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Brute force

In computer science, Brute Force, sometimes called the Naive Method, is a term used to refer to the most simplest, most intuitive, most spontaneous, and usually most inefficient methods of accomplishing a task.

Before Software engineering, computer programmers used brute force to design a program: understand an objective to be done and just do it. Programmers would just keep picking at a task until it was done. Brute force was fine for the simplest programs in the early era of computing, when programs were not complex and not safety-sensitive/safety-critical.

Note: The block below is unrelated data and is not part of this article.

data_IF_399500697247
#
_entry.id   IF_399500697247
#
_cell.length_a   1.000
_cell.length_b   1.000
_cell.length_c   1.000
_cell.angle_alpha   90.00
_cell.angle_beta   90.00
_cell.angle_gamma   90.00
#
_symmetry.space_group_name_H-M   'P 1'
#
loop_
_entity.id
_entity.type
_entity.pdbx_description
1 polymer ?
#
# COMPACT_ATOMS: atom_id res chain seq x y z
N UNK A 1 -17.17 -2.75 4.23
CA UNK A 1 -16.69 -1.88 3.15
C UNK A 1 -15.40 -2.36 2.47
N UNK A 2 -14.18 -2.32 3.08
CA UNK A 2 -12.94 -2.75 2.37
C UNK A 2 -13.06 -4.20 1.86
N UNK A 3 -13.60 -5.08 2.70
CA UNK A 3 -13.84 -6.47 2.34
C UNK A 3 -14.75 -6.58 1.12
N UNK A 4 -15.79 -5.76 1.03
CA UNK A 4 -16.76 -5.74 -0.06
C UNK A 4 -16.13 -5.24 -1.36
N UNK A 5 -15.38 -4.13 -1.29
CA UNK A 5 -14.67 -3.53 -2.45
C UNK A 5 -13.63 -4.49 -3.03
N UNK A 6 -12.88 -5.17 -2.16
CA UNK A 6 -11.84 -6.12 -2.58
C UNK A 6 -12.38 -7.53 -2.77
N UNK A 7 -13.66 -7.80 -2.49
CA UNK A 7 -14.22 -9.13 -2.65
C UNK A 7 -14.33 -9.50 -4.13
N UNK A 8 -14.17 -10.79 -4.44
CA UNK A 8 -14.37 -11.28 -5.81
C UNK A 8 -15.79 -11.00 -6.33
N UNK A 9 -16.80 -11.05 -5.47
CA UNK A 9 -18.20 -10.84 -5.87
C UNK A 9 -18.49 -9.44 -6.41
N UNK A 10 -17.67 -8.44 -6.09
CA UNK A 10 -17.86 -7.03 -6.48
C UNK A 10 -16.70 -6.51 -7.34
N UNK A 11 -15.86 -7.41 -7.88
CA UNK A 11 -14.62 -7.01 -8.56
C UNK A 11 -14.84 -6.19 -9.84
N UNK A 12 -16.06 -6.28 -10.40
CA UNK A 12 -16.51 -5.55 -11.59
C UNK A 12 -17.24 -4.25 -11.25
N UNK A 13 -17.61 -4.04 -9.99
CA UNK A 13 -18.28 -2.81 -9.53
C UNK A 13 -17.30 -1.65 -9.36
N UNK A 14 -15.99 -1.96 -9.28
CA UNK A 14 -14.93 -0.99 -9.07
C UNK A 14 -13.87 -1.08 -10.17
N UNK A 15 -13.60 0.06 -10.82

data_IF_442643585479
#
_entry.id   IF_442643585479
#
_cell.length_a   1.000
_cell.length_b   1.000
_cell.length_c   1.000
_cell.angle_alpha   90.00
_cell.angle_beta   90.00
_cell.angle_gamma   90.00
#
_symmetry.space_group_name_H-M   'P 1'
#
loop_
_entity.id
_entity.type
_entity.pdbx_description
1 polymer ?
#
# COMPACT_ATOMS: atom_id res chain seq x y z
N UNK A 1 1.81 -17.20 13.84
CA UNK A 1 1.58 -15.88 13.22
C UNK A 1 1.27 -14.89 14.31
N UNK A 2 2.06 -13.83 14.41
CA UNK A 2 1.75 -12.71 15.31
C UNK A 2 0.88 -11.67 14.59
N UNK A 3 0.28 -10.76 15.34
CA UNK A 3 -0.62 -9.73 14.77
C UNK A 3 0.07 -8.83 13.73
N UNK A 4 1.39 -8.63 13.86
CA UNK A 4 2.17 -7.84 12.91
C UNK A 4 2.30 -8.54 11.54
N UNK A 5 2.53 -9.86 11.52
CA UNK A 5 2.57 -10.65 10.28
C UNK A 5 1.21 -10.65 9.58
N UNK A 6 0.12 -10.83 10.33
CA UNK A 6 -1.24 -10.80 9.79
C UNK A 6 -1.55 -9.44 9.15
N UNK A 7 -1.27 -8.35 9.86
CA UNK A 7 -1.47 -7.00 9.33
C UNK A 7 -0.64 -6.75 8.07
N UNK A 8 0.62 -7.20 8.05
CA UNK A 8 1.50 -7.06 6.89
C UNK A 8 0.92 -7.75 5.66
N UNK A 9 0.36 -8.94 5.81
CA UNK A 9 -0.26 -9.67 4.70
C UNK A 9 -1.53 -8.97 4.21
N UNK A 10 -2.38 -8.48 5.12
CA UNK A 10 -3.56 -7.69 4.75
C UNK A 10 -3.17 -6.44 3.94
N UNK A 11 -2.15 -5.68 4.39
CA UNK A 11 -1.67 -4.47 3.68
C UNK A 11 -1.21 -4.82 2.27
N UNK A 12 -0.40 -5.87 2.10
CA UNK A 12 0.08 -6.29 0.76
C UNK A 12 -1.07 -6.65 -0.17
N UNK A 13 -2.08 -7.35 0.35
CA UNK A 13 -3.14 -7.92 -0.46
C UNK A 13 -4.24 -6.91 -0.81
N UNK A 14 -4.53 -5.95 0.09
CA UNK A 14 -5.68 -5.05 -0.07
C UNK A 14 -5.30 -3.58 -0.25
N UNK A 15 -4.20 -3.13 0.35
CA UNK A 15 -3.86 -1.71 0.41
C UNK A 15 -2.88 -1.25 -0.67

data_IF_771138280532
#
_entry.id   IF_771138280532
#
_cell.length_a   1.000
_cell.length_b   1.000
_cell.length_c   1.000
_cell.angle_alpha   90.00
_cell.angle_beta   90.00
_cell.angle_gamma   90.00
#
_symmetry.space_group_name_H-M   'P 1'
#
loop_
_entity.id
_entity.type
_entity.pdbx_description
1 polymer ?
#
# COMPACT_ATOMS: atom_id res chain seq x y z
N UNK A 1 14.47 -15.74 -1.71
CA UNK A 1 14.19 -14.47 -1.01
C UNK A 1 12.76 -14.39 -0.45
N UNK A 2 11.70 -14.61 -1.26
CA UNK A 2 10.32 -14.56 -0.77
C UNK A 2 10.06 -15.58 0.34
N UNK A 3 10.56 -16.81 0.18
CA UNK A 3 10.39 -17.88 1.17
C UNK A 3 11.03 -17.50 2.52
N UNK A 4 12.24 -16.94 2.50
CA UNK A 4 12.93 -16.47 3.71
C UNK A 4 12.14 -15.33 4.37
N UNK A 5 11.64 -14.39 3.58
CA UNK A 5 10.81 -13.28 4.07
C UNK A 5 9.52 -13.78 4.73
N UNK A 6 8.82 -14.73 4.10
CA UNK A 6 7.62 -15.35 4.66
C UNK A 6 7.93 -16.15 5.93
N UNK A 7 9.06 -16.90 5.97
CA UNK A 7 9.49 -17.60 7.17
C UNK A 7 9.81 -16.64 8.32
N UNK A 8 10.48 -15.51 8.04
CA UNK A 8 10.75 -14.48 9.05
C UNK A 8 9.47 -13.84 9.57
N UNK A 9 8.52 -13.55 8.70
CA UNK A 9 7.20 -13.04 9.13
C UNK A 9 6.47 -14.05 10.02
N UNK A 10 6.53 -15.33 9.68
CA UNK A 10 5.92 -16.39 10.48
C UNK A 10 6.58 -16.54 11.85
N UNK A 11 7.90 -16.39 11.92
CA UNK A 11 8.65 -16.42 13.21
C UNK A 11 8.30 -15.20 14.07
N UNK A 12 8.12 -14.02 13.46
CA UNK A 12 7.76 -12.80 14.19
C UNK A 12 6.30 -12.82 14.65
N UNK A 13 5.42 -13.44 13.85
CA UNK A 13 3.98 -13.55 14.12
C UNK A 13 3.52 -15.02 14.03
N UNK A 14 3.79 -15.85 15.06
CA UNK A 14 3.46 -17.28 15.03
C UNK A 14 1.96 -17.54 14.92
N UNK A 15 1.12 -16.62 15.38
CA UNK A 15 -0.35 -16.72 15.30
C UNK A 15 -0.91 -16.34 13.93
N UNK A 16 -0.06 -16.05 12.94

In the modern era, Software Engineering is used to manage software systems which contain millions of lines of code which poses a problem in terms of efficiency of brute force.

In a similar topic, algorithms which systematically looks at every possible solution of a problem until a solution is found is a brute force search. There thus becomes a tradeoff -- brute force algorithms are extremely simple to design, however they are terribly inefficient. For example, using algorithms of this nature are usually inefficient when looking at massive amounts of input, such as DNA strands.

Brute Force was also a computer chess program, designed in the 1970s.